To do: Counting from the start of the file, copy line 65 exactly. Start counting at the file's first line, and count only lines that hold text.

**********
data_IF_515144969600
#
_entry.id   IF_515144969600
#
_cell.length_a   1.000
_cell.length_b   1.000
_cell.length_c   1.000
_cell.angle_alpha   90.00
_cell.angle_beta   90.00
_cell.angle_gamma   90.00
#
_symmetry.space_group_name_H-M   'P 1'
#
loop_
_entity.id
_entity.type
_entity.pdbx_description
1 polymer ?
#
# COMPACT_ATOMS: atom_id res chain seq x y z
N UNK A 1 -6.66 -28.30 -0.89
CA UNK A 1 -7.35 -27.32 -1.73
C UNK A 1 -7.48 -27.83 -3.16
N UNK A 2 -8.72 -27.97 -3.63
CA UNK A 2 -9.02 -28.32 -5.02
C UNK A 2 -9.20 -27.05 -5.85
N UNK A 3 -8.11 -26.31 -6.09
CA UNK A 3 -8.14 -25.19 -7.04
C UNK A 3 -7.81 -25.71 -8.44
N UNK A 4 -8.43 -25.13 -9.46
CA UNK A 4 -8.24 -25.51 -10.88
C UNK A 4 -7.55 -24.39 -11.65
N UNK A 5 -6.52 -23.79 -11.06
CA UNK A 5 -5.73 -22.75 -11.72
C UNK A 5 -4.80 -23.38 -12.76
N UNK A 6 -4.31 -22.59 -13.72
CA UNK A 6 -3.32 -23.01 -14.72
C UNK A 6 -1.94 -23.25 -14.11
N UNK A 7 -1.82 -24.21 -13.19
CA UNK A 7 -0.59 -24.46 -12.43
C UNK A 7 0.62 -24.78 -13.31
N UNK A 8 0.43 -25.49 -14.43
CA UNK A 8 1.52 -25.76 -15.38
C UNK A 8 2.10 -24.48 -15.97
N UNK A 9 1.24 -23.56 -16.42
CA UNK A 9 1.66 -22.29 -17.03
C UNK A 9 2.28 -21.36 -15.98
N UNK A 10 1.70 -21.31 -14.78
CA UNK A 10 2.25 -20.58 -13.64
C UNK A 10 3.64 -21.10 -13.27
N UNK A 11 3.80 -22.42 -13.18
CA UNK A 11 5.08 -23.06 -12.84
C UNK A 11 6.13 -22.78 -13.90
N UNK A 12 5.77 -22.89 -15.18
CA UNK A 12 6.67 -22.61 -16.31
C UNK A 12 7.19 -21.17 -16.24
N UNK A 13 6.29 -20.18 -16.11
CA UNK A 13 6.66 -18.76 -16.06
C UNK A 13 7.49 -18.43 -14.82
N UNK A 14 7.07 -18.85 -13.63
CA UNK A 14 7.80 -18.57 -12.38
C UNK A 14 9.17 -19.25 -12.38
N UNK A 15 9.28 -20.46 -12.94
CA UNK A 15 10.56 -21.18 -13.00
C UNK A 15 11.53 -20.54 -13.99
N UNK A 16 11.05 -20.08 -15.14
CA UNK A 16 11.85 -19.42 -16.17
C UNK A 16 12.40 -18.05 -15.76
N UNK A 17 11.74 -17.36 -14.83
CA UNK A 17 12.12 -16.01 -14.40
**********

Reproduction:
C UNK A 15 11.53 -20.54 -13.99